A handful of British MEPs have barely done anything in the European Parliament since the Brexit vote.
While most MEPs have continued to work hard, some producing more than 1,000 report amendments and maintaining a high attendance rate, others have done no work on reports and maintained a minimum level of attendance.
We’ve crunched the numbers in order to give you an idea of how hard your MEPs are working. It’s extremely rudimentary — based only on report amendments and attendance at the plenary, the large forum which occurs every few weeks — but it should help you see at a glance whether you should be concerned about how much work your MEP is putting in.
How hard does your MEP work?
Combining report amendments and plenary attendance gives a rough indication of how hard your MEP has been working since the Brexit vote in June 2016. When we spoke to MEPs, they weren’t keen on a ranking system, but many did say these measures give an indication of whether an MEP participates in the European Parliament.
The bigger the square, the more amendments on reports. Use the dropdown list to see the MEPs from your area.
As an overview, current and former Ukippers like Louise Bours, Paul Nuttall and Nigel Farage have the worst stats.
In fact, while Ukip and former Ukip MEPs are the worst in the UK for attendance, they also rank as worst in the entire European Parliament. That’s out of 751 MEPs from 28 countries.
“It’s actually quite embarrassing, I think,” says Conservative MEP Dr Charles Tannock, who is a supporter of Britain staying in the EU, summing up the performance of the worst MEPs.
The best attendance at plenary since the Brexit vote goes to Labour’s Derek Vaugh with 98.7% attendance, while Lucy Anderson, who is also a Labour MEP, made the most report amendments with a whopping 3,225 in total since the vote.
What do MEPs do?
It’s fair to say that numbers are never able to tell the full story. There are some MEPs who do not rank very highly by plenary attendance and report amendments who do lots of work.
The job of an MEP is very broad, as Labour’s Jude Kirton-Darling explained: “The European Parliament is different to Westminster, in that most of the work in the European Parliament is done in the committees. And so an active MEP isn’t necessarily somebody who speaks a lot in plenary and covers lots of things superficially, but actually gets involved in the committee work and tries to shift the direction of European policy on the one hand, and is then active in their home community, ensuring that there’s that constituency link.”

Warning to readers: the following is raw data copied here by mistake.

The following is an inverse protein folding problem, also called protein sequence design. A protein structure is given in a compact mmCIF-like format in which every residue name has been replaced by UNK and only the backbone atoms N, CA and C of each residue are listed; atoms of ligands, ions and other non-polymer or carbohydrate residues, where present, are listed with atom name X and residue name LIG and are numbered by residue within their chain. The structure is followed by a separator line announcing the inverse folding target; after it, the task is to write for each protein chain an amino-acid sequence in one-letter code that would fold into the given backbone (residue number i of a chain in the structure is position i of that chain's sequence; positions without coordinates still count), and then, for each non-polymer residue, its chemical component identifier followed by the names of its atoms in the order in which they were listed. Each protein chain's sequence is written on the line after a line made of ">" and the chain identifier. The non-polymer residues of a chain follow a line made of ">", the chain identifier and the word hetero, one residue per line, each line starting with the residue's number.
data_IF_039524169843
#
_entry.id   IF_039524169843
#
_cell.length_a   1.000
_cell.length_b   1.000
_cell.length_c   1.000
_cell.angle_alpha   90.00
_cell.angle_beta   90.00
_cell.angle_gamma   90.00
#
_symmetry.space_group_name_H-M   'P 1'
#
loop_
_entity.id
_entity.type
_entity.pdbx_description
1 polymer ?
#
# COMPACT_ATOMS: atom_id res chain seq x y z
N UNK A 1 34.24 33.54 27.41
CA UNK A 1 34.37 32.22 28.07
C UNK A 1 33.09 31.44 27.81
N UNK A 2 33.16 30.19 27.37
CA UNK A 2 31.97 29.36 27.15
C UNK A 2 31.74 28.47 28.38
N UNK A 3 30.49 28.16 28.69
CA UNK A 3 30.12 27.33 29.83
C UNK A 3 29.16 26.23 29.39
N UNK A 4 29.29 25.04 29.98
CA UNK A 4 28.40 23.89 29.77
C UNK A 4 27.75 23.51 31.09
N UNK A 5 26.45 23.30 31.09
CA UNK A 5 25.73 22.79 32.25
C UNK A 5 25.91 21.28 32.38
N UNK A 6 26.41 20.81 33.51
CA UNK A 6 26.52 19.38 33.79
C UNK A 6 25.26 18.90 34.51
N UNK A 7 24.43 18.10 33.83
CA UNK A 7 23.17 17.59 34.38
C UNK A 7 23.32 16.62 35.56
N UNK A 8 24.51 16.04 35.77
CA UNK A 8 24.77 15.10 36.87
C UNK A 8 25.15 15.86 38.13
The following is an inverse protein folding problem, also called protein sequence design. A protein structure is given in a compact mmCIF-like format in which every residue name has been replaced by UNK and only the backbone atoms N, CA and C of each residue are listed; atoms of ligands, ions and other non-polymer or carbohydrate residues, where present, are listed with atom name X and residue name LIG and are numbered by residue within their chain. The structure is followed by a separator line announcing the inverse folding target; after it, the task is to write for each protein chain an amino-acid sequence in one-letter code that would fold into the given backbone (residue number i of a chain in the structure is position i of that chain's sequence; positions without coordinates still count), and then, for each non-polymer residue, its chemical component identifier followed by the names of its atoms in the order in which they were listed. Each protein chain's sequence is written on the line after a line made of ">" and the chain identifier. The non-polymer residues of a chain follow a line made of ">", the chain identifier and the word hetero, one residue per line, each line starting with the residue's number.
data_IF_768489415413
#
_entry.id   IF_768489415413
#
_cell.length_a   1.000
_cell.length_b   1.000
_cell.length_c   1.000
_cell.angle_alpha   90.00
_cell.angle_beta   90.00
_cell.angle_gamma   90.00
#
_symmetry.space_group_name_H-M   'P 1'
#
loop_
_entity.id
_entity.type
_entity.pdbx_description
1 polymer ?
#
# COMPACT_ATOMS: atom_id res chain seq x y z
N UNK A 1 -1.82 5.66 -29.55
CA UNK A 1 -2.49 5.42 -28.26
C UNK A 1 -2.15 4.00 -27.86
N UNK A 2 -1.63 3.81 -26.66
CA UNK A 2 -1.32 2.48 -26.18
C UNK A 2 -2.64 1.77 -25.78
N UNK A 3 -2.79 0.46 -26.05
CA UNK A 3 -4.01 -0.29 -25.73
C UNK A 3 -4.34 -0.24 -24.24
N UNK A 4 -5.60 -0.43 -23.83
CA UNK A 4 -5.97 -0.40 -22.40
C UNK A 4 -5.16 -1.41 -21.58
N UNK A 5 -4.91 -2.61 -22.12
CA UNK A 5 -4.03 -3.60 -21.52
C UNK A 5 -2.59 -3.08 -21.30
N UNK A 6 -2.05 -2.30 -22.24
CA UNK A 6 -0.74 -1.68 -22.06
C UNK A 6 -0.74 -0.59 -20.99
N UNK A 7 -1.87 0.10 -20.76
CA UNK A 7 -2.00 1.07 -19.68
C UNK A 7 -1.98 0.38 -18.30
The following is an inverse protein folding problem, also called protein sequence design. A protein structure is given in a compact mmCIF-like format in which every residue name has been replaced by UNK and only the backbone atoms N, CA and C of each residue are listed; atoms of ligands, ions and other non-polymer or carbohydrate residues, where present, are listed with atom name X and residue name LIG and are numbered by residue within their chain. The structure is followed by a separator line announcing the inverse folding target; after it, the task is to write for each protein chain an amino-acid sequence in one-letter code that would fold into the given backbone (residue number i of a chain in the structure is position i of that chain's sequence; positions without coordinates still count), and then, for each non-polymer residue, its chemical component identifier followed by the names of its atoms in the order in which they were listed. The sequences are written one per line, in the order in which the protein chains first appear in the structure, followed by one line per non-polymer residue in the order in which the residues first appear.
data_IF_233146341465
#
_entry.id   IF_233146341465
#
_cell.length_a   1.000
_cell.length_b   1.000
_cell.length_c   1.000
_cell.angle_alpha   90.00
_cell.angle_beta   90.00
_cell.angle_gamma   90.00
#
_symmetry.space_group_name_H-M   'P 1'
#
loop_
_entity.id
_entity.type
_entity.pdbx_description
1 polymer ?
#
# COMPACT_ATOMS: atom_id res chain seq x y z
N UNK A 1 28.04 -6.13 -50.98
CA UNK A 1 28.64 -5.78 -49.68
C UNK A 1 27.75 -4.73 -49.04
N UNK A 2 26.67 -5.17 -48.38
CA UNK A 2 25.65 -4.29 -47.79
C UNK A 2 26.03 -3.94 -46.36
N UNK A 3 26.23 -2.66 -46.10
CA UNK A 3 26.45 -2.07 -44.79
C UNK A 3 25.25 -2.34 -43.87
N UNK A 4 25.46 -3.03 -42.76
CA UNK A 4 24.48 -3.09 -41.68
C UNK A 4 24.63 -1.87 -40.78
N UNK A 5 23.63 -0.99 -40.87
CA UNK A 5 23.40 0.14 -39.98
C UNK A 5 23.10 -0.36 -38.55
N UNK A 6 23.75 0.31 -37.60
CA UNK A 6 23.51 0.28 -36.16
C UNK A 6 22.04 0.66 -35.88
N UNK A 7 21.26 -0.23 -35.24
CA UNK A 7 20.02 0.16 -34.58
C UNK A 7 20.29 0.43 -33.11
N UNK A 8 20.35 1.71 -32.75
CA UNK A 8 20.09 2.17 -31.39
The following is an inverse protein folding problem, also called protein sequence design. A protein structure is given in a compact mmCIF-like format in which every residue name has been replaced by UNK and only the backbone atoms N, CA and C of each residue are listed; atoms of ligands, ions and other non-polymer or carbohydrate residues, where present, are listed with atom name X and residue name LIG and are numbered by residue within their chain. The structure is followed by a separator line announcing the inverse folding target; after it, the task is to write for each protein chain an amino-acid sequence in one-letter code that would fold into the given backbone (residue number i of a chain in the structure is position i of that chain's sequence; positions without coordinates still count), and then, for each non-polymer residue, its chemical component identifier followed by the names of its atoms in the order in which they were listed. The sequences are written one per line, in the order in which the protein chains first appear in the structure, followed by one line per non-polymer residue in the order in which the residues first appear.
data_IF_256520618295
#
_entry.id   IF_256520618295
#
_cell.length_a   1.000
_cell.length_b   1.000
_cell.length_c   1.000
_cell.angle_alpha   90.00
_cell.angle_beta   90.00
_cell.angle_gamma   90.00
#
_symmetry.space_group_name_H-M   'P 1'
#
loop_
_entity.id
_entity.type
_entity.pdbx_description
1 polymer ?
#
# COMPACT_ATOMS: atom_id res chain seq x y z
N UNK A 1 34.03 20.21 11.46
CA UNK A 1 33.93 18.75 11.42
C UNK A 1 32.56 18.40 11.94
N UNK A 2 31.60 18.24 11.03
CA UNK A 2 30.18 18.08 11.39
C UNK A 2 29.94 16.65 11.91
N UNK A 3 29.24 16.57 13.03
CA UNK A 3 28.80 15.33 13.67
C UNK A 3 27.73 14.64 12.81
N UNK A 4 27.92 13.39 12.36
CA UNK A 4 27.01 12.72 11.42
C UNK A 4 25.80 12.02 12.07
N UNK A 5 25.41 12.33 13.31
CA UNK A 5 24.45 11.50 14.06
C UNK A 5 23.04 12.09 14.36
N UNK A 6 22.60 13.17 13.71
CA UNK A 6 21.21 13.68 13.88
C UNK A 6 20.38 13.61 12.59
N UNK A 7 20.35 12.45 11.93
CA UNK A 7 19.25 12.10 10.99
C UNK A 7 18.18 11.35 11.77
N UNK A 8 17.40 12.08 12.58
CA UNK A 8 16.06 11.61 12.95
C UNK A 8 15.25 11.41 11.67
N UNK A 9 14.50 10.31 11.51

Kirton-Darling’s Labour colleague, MEP Julie Ward, added: “What I often tell people is that in the European Parliament we sit in a circle and talk until we agree. It’s not like Westminster, it’s not adversarial politics.
“One thing that’s really notable is that when members speak, they often start with something along the lines of ‘I want to thank my colleagues for their good cooperation’.”
It’s by far the hardest job I’ve ever done, probably twice as hard as any other job I’ve ever done
Green MEP Molly Scott Cato told us she was shocked by how much work it was when she first started the role. “Basically, it takes up your whole life. I’m not complaining about that, but it’s incredibly hard work. It’s by far the hardest job I’ve ever done; probably twice as hard as any other job I’ve ever done,” she says.
Not only is the role of an MEP broad and time-consuming, it can also be very intellectually difficult.
She adds: “I was a professor of economics before, and I sit on the economics and monetary policy committee here, and I have to work on detailed technical legislation, and I have assistants helping me who’ve worked in that sector, who are very skilled, but it’s really at the edge of my ability to cope. You know, it’s really high-powered technical work, and a lot of it and a lot of variety.
“I’ve written bits of law now, which MPs don’t get to do. It’s a much more sophisticated and difficult job than what they do.”
Also part of our MEPs investigation: